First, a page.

Israel's prime minister is expected to announce as soon as next week that the country's general elections will be moved as polls show he should secure another four-year term.
Netanyahu may chase easy election win in September
TEL AVIV // Benjamin Netanyahu, Israel's prime minister, is expected to announce as soon as next week that the country's general elections will be moved up to September as polls yesterday showed he should win easily.
The prospect of September elections - originally slated for November 2013 - indicates that any possible attack on Iran's nuclear facilities is unlikely to take place in coming months, analysts said.
Still, the probable victory of Mr Netanyahu, the head of Israel's right-wing government, may also mean that he would try to form a broad-based coalition of parties from the Right and the Left that would give him more public support to launch a strike later.
Winning another four-year term may also signal that suspended talks with the Palestinians will remain deadlocked because of Mr Netanyahu's aim to continue building settlements in the Israeli-occupied West Bank, according to analysts. Palestinian leaders have refused to resume talks unless Israel halts settlement expansion.
The premier planned to announce the September 4 elections at a party convention on Sunday, a spokeswoman for Mr Netanyahu's Likud party, speaking on condition of anonymity, told The National.
For Mr Netanyahu, his favourable position in the polls appears to be the main reason for calling for an early ballot. Yesterday, a poll published in the left-wing Haaretz newspaper showed that 48 per cent of Jewish Israelis would support his re-election - a higher figure than all three of his rivals combined.
Two other surveys, published by the conservative Jerusalem Post and Maariv newspapers, showed that Likud may boost its parliamentary seats to 31 from the current 27. The centrist Labour party would be the second-biggest party, increasing its number of seats to as many as 18 from 13 now, the polls showed.
Israeli commentators said yesterday that Mr Netanyahu may also want to avoid an election campaign after anticipated budget cuts later this year. Additionally, his ruling coalition is threatened by a fiery debate over the so-called Tal Law, which exempts ultra-Orthodox men from obligatory army service. The issue has stirred a deep rift within his government, with the far-right, secular party Yisrael Beitenu demanding the premier replace the law and the ultra-Orthodox Shas movement opposing changes to the legislation.
Another reason that Mr Netanyahu may want early elections is to avoid a ballot after November's US presidential elections, in which the incumbent US President Barack Obama may be re-elected. Mr Netanyahu and Mr Obama have had sharp differences over Israel's approach to the peace talks, and - if re-elected - the US leader may more aggressively criticise the Israeli premier's moves to expand settlements.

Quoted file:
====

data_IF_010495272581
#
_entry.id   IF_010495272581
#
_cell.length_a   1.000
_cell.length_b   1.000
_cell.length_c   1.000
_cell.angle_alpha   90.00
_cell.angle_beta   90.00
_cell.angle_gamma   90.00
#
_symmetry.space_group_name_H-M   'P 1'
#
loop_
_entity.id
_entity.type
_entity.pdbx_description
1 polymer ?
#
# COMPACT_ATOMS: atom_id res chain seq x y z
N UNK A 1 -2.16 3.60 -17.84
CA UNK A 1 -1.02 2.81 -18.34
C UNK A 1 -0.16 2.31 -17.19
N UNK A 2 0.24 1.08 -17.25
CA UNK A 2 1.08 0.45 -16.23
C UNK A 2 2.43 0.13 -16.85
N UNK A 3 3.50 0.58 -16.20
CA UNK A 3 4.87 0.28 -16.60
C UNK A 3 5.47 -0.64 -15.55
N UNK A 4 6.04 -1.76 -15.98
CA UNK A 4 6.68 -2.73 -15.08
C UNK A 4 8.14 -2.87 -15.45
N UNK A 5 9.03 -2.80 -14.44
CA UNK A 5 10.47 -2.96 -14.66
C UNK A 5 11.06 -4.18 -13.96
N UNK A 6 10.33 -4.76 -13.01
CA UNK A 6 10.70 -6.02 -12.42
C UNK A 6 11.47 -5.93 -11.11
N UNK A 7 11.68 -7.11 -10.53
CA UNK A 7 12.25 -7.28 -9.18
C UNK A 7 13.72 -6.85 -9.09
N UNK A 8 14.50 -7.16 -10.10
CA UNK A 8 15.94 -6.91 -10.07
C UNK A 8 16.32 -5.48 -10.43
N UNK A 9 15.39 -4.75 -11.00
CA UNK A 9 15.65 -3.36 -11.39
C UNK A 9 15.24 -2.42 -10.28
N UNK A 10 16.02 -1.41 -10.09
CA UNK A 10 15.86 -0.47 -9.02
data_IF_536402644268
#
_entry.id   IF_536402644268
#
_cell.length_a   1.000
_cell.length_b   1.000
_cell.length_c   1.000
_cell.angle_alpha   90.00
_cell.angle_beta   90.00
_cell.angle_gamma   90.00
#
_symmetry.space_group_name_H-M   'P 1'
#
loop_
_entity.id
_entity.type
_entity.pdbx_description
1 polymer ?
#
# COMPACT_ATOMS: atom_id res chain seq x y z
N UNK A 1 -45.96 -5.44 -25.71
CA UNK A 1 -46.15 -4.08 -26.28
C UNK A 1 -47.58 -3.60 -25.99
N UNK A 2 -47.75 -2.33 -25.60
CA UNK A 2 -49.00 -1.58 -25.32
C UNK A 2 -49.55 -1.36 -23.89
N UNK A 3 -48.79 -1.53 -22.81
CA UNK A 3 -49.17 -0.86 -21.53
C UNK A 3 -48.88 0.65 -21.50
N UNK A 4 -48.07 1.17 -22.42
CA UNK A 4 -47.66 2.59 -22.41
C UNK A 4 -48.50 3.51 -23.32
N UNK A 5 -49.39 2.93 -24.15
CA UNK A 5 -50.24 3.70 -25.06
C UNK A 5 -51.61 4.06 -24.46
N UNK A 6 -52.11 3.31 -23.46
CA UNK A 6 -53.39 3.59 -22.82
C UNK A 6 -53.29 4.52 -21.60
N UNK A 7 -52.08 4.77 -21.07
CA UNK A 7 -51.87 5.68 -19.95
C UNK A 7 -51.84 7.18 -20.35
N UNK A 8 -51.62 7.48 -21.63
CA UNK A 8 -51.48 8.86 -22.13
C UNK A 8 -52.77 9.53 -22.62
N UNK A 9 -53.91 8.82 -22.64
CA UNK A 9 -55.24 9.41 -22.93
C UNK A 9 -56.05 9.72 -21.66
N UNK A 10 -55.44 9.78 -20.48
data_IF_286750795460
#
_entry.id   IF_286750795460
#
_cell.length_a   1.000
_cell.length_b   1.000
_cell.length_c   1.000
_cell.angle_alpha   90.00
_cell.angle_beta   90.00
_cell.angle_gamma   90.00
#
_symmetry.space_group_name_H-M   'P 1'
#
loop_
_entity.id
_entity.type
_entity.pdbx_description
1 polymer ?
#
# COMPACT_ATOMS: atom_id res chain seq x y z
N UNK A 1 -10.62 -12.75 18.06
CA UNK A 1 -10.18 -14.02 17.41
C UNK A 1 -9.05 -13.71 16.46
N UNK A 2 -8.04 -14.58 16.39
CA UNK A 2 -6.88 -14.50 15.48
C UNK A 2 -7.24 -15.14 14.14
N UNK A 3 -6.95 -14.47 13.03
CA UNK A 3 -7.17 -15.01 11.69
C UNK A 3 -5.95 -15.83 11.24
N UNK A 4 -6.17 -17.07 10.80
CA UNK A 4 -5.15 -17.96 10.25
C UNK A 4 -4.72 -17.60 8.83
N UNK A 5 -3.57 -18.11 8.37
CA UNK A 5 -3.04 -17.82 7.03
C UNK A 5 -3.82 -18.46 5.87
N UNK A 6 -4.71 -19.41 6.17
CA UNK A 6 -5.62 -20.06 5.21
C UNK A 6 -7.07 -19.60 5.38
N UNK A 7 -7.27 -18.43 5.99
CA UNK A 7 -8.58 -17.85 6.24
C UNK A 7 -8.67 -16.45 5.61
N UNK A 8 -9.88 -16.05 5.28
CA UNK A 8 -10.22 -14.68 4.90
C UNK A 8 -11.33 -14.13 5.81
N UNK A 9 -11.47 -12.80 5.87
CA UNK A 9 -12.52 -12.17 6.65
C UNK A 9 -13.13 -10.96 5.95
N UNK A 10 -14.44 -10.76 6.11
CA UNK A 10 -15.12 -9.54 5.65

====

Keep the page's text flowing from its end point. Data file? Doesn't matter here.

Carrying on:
Mr Netanyahu's likely victory in an election may trigger speculation on its significance for any attack on Tehran's nuclear sites. Mr Netanyahu is believed to be one of the main proponents in the government for such a strike. Officials in Israel fear their countries will be targeted by Iran if it develops nuclear weapons. Iran insists its nuclear programme is for peaceful purposes.
"If an election takes place in four months, one can assess that an attack on Iran is not imminent," said Yoel Guzansky, a former Israeli government official who helped coordinate Israel's approach to Iran from 2005 to 2009.
Mr Guzansky, a researcher at the Institute for National Security Studies at Tel Aviv University, added that garnering more support for a strike on Iran may partly be driving the premier to early elections.
"After the elections, there is a chance that the prime minister will form a broad-based coalition government," he said. "If he succeeds, that could give him more legitimacy to act vis-à-vis Iran. That way he can say that most Israelis supported an attack and not just the Likud or Shas."
Some analysts said Mr Netanyahu may place the Iran issue high on his campaign agenda to shift attention from a possible renewal of protests over Israel's high cost of living. The biggest demonstrations over social and economic issues in Israel's 64-year history took place last summer and protest leaders have threatened to resume them.
"The question is whether the social protests would change the predomination of security as the top campaign issue because the security situation is relatively calm and there are a great deal of undercurrents on the social problems," said Itzhak Galnoor, a political scientist from Jerusalem's Hebrew University. That may lead Mr Netanyahu "to play up the Iran card very high," he added.